Lollipop stops Chromium bugs from endangering Android


Staff member
Mar 24, 2011
Summary: Google's WebView for Android will get updates from Google Play, enabling faster security and feature updates.

By Liam Tung | October 24, 2014 -- 10:29 GMT (03:29 PDT)

Android 5.0 Lollipop, set to be released in November, fixes a design issue in Android KitKat that left the OS exposed to newly-disclosed bugs in the Chromium project.

Google has quietly introduced a fairly important change for Android devices going forward from Android 5.0, stemming from a new way of updating WebView, a system component of Android which developers can use to display web content in their apps.

As Google flagged last week, WebView in Lollipop will be updated through Google Play. In all versions of Android, WebView has been bundled with Android firmware. From a security standpoint, that wasn't good, because if a new flaw was found in WebView, the only way a fix would reach end-users was through the unwieldy process of delivering it from Google to OEMs and carriers and finally, if ever, to the end user.

A case in point was discovered earlier this year where a WebView exploit affecting Android versions 4.2 and below which then left 70 percent of Android devices vulnerable to an attack that only required a user to capture a malicious QR code to give 'shell command' to the attacker. An app compromised this way would give the attacker all they needed to steal contacts, pictures, and manipulate data on the device.

Then in July this year came the FakeID bug, an Adobe System WebView plugin privilege escalation, which affected all versions of Android below KitKat (version 4.0). The security firm that found that flaw, Bluebox, has a detailed writeup here, but basically malware could use Adobe's web view plugin to impersonate Adobe and gain its privileges on a device.

More recently, a WebView bug in the built-in browser with Android 4.3 and below left users exposed to spying or session hijacking, spelling a potential privacy disaster if it was exploited.

The reason none of the flaws affected KitKat was due Google moving WebView from WebKit to its fork of Webkit based on the Chromium project, giving it access to more modern browser features. But as Android Police pointed out recently, KitKat still retained the same model whereby security patches for WebView were still tied to the OS.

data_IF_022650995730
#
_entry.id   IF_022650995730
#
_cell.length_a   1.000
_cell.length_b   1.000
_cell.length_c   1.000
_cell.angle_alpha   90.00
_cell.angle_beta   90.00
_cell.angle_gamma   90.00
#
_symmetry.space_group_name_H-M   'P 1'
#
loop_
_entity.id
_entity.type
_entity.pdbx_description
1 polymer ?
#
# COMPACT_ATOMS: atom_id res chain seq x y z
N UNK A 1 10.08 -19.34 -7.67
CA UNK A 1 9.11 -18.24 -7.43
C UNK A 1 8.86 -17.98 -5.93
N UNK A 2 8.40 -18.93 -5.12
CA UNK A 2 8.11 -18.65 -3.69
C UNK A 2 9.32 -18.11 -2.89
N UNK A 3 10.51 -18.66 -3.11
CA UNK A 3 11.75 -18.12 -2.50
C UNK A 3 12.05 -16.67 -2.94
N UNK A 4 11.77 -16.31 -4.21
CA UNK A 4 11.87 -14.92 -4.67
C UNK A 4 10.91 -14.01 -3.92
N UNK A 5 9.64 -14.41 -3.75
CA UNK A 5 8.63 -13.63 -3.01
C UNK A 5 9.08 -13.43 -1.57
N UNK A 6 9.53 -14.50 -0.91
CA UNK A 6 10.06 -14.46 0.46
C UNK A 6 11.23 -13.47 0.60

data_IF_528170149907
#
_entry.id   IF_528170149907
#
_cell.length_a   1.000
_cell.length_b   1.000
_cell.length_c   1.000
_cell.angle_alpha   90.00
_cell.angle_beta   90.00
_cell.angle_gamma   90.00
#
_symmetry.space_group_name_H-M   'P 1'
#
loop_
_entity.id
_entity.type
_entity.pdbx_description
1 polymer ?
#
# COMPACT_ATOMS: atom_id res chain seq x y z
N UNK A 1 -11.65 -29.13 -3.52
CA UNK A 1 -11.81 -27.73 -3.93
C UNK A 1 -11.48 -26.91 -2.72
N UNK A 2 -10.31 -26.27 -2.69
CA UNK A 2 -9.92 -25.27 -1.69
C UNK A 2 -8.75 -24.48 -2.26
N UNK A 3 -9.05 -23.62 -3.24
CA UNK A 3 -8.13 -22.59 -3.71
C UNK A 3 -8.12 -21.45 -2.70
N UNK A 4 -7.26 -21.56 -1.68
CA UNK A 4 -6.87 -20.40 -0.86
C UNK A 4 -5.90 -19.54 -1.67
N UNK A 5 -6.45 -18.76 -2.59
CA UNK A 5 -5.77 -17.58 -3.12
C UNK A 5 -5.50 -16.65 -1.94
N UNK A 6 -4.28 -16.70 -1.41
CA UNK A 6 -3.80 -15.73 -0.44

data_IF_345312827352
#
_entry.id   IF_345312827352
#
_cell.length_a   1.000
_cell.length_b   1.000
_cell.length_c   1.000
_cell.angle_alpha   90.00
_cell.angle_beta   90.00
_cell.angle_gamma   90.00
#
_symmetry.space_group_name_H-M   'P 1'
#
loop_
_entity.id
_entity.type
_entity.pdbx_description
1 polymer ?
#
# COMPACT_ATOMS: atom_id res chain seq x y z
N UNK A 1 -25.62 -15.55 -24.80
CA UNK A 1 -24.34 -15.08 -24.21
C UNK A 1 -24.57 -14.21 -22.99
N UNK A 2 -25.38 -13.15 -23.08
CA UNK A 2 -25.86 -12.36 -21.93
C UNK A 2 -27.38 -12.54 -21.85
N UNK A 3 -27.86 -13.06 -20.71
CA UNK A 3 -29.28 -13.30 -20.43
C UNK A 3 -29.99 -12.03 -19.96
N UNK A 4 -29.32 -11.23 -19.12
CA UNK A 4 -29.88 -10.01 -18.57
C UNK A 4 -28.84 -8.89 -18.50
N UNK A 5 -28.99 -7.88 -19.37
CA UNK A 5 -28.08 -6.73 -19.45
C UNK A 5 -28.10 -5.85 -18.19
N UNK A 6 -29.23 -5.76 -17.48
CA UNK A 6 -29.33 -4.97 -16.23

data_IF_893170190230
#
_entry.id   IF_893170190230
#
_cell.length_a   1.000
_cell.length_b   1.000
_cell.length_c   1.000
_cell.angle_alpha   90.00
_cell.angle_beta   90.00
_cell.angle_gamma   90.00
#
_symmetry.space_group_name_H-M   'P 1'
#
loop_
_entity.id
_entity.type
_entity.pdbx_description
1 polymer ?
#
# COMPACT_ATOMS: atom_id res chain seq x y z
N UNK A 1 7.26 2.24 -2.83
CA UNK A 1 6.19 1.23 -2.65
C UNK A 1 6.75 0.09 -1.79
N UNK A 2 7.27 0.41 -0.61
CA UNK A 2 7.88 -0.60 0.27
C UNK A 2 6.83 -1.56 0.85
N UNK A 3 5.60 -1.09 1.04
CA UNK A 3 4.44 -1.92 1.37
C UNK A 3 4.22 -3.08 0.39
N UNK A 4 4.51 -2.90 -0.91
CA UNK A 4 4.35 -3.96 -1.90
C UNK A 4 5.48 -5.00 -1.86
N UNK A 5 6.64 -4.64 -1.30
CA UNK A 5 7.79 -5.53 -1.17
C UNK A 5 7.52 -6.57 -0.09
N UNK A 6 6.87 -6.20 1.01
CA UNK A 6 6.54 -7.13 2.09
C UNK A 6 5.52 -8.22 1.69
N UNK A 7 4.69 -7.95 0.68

Security experts that have spent time digging around WebView have given the change in Android 5.0 a big thumbs up.

"It's an awesome security feature. It would have allowed 4.3 and below phones to be patched from all the universal cross-site scripting and remote code execution vulnerabilities we found without requiring a full vendor update, which is what prevents most users from updating," Joe Vennix, a researcher at security firm Rapid7, told ZDNet.

"In Android 4.4, WebView's internal implementation is replaced by Chromium's fork of WebKit. This fixed some vulnerabilities that were only present because Android's WebKit library was so far off Webkit master and was not receiving proper security fixes from upstream. Hopefully using Chromium instead of WebKit will mean more frequent updates from upstream."

"In Android L, Chromium implementation is allowed to auto-update without needing a full vendor or OS update. That way, browser security is placed back in the hands of Google, rather than requiring an intermediary re-build from the vendors."

But, Accuvant security researcher Joshua Drake, also points out that providing WebView updates through Google Play fixes a weird problem that Google introduced when it moved to Chromium. "The Chrome team discloses bugs on a regular basis and leaves Android's built-in webkit exposed to bugs," said Drake.

Essentially, fixing one project endangered another by providing hackers with the tools to create an exploit. "Chromium publicly discloses their own bugs all the time and if the user cannot update, their disclosures are essentially providing exploits that cannot be patched," said Vennix.